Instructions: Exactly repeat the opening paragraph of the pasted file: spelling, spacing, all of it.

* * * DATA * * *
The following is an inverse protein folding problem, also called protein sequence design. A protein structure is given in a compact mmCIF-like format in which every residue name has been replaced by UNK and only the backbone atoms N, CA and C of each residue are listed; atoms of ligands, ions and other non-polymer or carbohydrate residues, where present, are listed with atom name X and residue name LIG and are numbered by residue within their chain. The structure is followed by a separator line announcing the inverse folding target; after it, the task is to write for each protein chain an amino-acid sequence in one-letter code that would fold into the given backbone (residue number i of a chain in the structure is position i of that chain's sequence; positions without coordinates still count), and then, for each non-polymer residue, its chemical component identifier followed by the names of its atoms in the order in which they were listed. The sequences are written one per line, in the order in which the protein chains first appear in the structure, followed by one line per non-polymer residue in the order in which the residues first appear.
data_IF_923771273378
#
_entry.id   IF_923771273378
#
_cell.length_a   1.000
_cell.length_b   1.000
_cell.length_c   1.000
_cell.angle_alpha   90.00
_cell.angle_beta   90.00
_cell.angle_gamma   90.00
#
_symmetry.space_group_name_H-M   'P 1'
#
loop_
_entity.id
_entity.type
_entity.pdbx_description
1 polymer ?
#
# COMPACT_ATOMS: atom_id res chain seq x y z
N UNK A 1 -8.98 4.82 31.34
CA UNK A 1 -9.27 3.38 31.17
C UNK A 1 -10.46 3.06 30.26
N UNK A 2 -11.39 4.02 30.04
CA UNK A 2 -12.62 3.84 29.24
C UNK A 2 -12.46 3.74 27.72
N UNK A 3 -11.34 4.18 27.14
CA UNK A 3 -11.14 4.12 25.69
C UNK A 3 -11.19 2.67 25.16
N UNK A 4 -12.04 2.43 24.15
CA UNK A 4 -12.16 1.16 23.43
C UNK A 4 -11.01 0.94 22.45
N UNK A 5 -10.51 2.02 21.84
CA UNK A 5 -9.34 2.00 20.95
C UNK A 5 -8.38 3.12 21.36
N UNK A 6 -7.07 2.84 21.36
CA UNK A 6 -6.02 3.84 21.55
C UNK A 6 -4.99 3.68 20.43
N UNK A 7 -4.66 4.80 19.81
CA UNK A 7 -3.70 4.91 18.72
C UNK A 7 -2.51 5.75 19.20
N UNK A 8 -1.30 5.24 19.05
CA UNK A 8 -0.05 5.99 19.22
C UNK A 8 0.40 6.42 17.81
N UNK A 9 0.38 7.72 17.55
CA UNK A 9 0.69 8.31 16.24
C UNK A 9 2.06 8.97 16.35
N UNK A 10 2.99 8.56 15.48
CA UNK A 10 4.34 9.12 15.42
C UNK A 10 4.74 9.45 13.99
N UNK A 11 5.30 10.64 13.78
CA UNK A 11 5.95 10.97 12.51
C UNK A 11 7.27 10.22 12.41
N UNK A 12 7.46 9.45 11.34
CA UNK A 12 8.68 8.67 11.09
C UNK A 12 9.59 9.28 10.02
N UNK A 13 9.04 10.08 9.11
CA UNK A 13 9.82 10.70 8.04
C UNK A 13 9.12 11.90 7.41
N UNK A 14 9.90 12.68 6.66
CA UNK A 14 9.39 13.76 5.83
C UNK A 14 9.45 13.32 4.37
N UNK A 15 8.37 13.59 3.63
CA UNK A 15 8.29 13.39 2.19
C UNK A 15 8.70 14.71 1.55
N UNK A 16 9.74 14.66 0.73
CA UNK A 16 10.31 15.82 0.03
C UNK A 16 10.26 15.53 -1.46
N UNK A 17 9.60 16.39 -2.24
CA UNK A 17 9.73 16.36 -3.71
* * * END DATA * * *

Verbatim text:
The following is an inverse protein folding problem, also called protein sequence design. A protein structure is given in a compact mmCIF-like format in which every residue name has been replaced by UNK and only the backbone atoms N, CA and C of each residue are listed; atoms of ligands, ions and other non-polymer or carbohydrate residues, where present, are listed with atom name X and residue name LIG and are numbered by residue within their chain. The structure is followed by a separator line announcing the inverse folding target; after it, the task is to write for each protein chain an amino-acid sequence in one-letter code that would fold into the given backbone (residue number i of a chain in the structure is position i of that chain's sequence; positions without coordinates still count), and then, for each non-polymer residue, its chemical component identifier followed by the names of its atoms in the order in which they were listed. The sequences are written one per line, in the order in which the protein chains first appear in the structure, followed by one line per non-polymer residue in the order in which the residues first appear.